By Jake Howard

Ever since the first surfers dreamed of lonely waves reeling off on some faraway reef, the desire to push beyond the horizon has been a driving ethos of the sport and culture, according to the Surfing Heritage & Culture Center. From surf exploration’s birthplace in Hawaii to the American mainland, then to Australia, Europe, and so on and so forth, it’s been an amazing ride.

This year, the SHACC’s annual Ohana Gala will be celebrating the adventures and achievements of five of surfing’s most notable explorers: Dick Metz, Craig Peterson, Kevin Naughton, Martin Daly and Liz Clark.

In 1958, Metz hopped a freighter from California and landed in Tahiti. From there, he went on to explore the South Seas, Australia, Europe, eventually landing in Africa, where he stumbled on a point called Cape Saint Francis. Born in Laguna Beach in 1929, Metz is one of surfing’s true pioneers. He was a power player in the rise of the Hobie empire and is the cofounder of SHACC.

And when it comes to falling off the radar, few have done it better or with more commitment than Kevin Naughton and Craig Peterson. Two friends from Orange County, their adventuring through the 1970s and ’80s, and the stories and images they somehow relayed back to SURFER Magazine, embodied and defined unbridled, go-for-broke surf exploration.

A salvage diver by trade, a surf explorer by fate, at the helm of the infamous Indies Trader, Captain Martin Daly plotted surfing’s course through the secret wave garden of the Mentawais Islands in Indonesia throughout the 1980s and ’90s. These days, you’ll find him and his boat deep in the South Pacific, where the Marshall Islands have captured his imagination. But that’s another story.

Dick Metz, Al Weimers, Herb Nolan and a couple of locals survey the potential of Makaha on the west side of Oahu from Metz’s Model A “bathtub” jalopy circa 1954. Photo: Dick Metz Collection/SHACC.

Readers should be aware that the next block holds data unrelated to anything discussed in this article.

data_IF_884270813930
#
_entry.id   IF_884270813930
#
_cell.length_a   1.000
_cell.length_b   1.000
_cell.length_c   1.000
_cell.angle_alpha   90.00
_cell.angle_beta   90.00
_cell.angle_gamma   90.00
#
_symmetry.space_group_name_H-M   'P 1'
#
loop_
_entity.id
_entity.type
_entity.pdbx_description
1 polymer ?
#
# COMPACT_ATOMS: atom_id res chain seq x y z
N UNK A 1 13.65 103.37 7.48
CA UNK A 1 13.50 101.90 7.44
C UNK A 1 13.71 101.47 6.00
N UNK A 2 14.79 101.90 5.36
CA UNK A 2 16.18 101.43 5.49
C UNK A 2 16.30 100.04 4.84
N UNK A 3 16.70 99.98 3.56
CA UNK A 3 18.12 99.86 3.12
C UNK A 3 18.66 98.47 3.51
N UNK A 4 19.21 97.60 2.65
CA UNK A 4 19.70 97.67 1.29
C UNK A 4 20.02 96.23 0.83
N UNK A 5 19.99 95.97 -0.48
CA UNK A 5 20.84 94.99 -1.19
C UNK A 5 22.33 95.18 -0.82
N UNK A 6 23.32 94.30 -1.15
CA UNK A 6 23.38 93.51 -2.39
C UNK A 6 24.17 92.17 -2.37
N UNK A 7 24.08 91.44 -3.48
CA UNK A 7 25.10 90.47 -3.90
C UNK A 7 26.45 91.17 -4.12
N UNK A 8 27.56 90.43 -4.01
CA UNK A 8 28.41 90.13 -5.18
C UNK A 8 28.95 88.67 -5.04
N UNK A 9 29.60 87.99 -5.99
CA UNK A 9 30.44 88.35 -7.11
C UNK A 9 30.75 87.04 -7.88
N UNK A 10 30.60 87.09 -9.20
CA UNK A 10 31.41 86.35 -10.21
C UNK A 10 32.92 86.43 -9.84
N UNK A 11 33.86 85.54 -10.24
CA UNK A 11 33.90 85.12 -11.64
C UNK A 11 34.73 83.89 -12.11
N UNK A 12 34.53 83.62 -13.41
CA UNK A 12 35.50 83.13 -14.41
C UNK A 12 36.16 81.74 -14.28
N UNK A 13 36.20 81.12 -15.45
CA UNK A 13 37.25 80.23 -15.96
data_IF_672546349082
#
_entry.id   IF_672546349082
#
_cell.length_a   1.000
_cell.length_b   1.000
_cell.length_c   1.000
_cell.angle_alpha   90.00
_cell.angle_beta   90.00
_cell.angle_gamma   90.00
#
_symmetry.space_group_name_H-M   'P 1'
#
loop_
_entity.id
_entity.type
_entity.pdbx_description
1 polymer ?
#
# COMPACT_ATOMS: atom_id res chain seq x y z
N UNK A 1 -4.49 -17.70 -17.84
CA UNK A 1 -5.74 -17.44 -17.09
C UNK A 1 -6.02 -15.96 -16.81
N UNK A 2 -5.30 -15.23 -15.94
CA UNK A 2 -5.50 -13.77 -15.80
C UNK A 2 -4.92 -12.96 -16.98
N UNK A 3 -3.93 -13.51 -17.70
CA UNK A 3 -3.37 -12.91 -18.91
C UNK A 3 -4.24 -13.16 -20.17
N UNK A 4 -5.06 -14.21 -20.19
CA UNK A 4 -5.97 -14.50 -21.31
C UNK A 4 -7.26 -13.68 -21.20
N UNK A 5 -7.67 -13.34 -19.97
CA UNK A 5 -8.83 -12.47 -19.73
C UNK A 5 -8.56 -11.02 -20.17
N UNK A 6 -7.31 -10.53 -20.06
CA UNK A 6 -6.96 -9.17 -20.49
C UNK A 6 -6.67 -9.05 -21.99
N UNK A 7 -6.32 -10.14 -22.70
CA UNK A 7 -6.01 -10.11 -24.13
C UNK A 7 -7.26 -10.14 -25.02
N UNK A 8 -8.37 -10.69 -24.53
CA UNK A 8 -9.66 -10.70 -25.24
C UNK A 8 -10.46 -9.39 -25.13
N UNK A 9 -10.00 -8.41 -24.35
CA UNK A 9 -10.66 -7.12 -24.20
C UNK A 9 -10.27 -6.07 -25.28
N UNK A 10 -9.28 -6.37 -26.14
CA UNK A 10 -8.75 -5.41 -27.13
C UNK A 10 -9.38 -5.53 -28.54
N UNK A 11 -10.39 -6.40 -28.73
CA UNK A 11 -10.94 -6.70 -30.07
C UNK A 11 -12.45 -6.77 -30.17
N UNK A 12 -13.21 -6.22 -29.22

Dick Metz, Al Weimers, Herb Nolan and a couple of locals survey the potential of Makaha on the west side of Oahu from Metz’s Model A “bathtub” jalopy circa 1954. Photo: Dick Metz Collection/SHACC.

When Captain Liz Clark was 7 years old, she learned to sail on a little red dinghy in San Diego Harbor. Since first setting sail aboard her boat, Swell, Clark has logged more than 18,000 miles on the high seas. She’s a vocal and visible advocate for the environment and ocean health. And she’s also the author of Swell: Sailing the Pacific in Search of Surf and Self.

SHACC’s 2019 Ohana Gala will take place at the newly renovated Huntington Bay Club in Huntington Beach on June 15. As part of the evening’s festivities, which serve as a fundraiser for SHACC, the honorees will regale the crowd with their stories of adventure and discovery. All of the honorees will be introduced by notable VIPs, including former Quiksilver boss Bob McKnight and photography legend Jeff Divine. Captain Daly’s flying in from Indonesia, and Captain Clark from Tahiti, just for the event.

There will also be one-of-a-kind surf travel packages available on the auction block, so not only will you hear some of the greatest surf stories ever told, but you can go live the dream, too. Tickets and sponsorship opportunities are still available.

For every surf break around the world, somebody had to be the first person to tempt fate and push over the ledge. Thanks to those pioneers and pirates, adventurers and explorers, without their barefoot accomplishments and contributions, surfing wouldn’t be the rich bold tapestry of color, cultures and experiences that it is today. A tip of the cap to all of those who have given surfing the stuff of dreams.

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